In my 33 years of managing all types of projects in the health care, high tech and financial services industries, I’ve had some great and not-so-great experiences that have taught me valuable lessons about project management. I’m sharing some the most important lessons here to help less experienced project managers working in nonprofits to understand some critical things to plan and focus on.

While all of these tips apply to managing projects in both nonprofit and for profit organizations, oftentimes nonprofit projects are about implementing programs to serve a public constituency, and that distinction makes these tips even more necessary and valuable.

So, here are some of my key tips for project managers in nonprofits to help to make projects more effective, less stressful and deliver the goods.

Know Your Stakeholders

A stakeholder is anyone who is impacted by your project. Stakeholders include people both inside and outside the organization, such as project sponsors, business users, the IT team, clients, patients, vendors, government agencies, the general public, etc.

Project managers must understand the needs, interests, concerns, constraints, and roles of each of their stakeholders, and must also know what they need from each stakeholder to deliver a successful project. To understand and leverage stakeholder information, project managers should complete a formal stakeholder analysis early in the project, ideally during project initiation.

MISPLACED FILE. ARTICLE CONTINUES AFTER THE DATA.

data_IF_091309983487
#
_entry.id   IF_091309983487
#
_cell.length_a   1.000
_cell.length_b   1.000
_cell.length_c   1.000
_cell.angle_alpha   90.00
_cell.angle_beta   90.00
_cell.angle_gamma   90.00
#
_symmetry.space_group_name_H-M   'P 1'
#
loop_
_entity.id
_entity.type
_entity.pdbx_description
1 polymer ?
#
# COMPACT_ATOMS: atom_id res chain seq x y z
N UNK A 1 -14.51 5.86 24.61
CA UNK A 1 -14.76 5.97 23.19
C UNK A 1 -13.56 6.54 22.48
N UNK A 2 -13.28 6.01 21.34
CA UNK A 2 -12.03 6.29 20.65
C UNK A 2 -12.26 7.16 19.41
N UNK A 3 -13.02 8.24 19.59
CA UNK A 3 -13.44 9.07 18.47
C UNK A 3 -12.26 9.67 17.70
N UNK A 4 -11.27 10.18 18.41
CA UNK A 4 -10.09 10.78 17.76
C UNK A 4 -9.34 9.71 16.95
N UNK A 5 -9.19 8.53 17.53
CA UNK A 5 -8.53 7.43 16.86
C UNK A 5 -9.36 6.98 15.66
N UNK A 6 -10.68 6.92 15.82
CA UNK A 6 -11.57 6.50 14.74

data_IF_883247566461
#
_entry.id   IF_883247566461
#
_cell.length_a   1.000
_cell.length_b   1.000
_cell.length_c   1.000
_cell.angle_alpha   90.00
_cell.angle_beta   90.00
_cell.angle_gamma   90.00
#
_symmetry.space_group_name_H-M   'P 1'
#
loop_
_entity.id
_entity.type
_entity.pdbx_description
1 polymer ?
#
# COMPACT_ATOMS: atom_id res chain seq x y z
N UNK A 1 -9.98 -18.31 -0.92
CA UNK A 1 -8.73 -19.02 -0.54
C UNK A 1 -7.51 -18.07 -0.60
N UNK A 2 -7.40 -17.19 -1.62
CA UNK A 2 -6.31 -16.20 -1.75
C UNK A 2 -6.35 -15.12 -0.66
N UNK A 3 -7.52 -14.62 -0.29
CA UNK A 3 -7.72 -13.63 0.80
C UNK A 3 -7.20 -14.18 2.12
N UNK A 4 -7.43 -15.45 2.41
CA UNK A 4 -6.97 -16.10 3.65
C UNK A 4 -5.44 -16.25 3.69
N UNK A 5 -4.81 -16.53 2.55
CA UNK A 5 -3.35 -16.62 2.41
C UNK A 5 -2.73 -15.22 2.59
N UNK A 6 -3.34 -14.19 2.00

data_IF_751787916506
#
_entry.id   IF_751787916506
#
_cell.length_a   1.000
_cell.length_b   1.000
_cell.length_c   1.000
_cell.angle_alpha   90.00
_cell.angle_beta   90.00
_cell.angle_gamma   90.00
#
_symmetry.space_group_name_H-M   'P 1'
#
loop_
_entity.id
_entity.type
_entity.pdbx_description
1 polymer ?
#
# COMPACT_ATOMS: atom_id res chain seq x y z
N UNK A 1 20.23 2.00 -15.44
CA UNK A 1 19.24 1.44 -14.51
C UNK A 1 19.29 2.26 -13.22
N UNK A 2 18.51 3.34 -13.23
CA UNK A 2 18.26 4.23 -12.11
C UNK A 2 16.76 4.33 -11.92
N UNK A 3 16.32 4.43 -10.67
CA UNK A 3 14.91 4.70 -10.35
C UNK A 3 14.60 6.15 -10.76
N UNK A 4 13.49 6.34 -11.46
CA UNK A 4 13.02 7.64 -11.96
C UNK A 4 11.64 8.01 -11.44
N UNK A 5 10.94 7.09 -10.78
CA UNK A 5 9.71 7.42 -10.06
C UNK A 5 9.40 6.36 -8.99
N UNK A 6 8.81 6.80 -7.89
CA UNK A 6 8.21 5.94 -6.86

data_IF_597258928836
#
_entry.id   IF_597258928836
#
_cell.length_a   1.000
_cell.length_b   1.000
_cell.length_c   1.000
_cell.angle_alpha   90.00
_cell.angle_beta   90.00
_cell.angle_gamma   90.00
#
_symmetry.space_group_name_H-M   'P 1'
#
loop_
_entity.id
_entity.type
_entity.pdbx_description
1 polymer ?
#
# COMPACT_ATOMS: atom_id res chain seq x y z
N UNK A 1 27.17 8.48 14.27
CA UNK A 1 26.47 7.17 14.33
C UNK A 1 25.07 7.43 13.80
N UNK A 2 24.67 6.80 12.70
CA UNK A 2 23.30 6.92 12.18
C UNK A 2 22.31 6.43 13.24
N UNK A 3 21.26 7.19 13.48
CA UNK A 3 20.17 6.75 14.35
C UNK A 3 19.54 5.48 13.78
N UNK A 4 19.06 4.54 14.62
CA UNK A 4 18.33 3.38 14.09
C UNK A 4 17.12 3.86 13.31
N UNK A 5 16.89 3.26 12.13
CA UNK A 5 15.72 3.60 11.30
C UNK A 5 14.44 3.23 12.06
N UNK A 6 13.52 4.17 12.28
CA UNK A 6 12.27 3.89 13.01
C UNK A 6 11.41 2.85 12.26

There are  methods for performing a stakeholder analysis. Beginning with each stakeholder’s name and role, a good analysis will consider the following qualitative information: influence/power level, interest level, concerns, perceived benefits or disadvantages of the project, perceived support or resistance to the project, and the level of current and required commitment to the project.

The stakeholder analysis should be the basis for a larger stakeholder management plan which will help the project manager to continuously understand stakeholder interests, align stakeholder goals with project objectives, and effectively manage stakeholder expectations.

Establish Trust & Credibility

Great project managers work hard to build strong working relationships based on mutual trust and credibility with all stakeholders. They do this by actively listening and reacting to stakeholder’s interests, communicating honestly and consistently, and helping stakeholders to understand what’s in it for them.

To work effectively with stakeholders, project managers need to uphold their commitments. They must consistently do what they say they’re going to do.

Do Risk Management

In my experience, the risk management discipline is often overlooked or used in only a cursory manner when projects are planned and implemented. This is unfortunate, as spending time on risk management is one of the most important things that a project manager can do to improve success.